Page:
The Lost World (1997)

THE LOST WORLD made me sweat, which may be the highest compliment
that I can pay to what's really just a jokey, at-times-intention-
ally hokey monster movie.  For better or worse, the Master (again
along with writer David Koepp, loosely adapting from Michael
Crichton's best-selling screenplay, er, novel) has simply cut and
pasted the same scare-tactics from the first film:  thud scream
chomp run repeat.  Only, this time, there's more.  More mechan-
ical dinos.  More high-tech toys to smash.  More humans getting
gobbled, from the four-person research team sent to Site B (a
*second* island, where the creatures have been running amok for 
four years) to the band of big-game hunters, who are also on hand.  
Same-o same-o, really, but with a handful of changes and one up-
roarious final sequence, set on the streets of... well, now, that 
would be telling!

The most noticeable change in Steven Spielberg's sequel is that 
it's darker than the original, both literally (photography) and 
figuratively (tone).  There's more death, though most of the munch-
ing occurs off-screen.  (What you *do* see, you won't forget.  Such 
as, heh, two Tyrannosaurii playing "wishbone.")  And there's more 
humor.  Jeff Goldblum, still wearing black leather in the tropics, 
gets off a good number of sarcastic quips and exasperated asides.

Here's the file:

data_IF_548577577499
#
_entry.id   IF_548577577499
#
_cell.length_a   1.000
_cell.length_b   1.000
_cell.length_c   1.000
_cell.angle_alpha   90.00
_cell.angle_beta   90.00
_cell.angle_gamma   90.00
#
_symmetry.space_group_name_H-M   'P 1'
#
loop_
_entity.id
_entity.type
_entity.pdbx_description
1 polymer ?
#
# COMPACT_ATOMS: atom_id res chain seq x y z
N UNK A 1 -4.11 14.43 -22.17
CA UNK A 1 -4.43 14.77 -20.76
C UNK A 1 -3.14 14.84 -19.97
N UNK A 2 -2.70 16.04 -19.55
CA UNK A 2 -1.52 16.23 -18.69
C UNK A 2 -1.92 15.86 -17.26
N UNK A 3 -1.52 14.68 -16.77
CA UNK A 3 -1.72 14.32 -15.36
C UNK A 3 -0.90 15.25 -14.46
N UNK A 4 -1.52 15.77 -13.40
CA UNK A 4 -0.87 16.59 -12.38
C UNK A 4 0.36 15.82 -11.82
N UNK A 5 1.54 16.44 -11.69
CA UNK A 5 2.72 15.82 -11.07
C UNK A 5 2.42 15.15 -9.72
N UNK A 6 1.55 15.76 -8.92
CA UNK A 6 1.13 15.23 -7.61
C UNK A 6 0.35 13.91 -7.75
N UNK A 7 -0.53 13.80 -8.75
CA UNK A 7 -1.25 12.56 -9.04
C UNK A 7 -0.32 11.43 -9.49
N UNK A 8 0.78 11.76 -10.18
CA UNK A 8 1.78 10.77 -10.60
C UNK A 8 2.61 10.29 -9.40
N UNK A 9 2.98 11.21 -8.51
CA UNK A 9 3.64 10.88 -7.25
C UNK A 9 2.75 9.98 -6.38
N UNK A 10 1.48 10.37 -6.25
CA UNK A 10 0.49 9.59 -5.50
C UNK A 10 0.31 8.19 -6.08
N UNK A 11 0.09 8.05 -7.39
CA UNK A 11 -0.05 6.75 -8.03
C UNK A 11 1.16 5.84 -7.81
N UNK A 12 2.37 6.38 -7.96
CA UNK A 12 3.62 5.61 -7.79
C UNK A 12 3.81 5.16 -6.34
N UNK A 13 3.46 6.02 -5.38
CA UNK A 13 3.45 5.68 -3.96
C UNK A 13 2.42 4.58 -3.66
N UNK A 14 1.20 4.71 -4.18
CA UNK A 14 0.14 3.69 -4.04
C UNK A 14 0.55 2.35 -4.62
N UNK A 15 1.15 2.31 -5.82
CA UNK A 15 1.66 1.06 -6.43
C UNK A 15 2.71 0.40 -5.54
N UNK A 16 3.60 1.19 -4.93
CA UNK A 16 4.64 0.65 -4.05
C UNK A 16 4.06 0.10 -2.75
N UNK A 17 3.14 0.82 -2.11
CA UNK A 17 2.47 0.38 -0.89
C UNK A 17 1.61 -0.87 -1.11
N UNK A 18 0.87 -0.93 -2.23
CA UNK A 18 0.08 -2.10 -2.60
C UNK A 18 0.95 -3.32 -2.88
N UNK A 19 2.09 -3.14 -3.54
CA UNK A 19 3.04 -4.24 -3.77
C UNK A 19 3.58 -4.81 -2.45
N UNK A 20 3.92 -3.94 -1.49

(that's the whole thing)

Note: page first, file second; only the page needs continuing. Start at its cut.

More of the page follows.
("She can't not touch," he exclaims when his paleontologist girl-
friend pets a baby stegosaurus.)  The other human actors (Julian 
Moore as said girlfriend, Pete Postlethwaite as the Great White 
Hunter, etc.) are less funny and largely less interesting.  Those 
stars with the *least* personality, however, are the dinos.  Rex
Galore exhibits nothing in the way of wit, intelligence, or good 
manners, and, frankly, if they didn't keep killing people and 
smashing stuff, this would be one boring amusing ride.  Which it 
isn't, unless you're expecting something other than a give-them-
what-they-say-they-want sequel.

My dinosaur bones of contention are few and far between.  The over-
lighting at the beginning is a bit distracting.  As are most of 
Spielberg's trademark reaction shots.  (I would submit that *any* 
shot that gets in-between the good stuff and more good stuff is 
counter-productive to a creature-feature's best intentions.)  So, 
no, the sequel to the highest grossing film of all time isn't 
exactly the leanest thing on either two or four legs.  Nor is it 
entirely mean.  Despite the darker, harder edge--  for a pleasant 
change, a Disaster Movie Dog *doesn't* make it out alive-- THE LOST 
WORLD is very much a corporate-sponsored family film.  And while it 
does push the "PG-13" rating to new limits, this WORLD is still 
*way* too nice.  No mass death.  No chunks of gore.  No ordnance-
induced animal control.  By, hey, it may make you sweat!  (Rated 
"PG-13"/133 min.)

Grade: A-

Copyright 1997 Michael J. Legeros
Movie Hell is a trademark of Michael J. Legeros

Originally posted to triangle.movies in MOVIE HELL: Rex Galore

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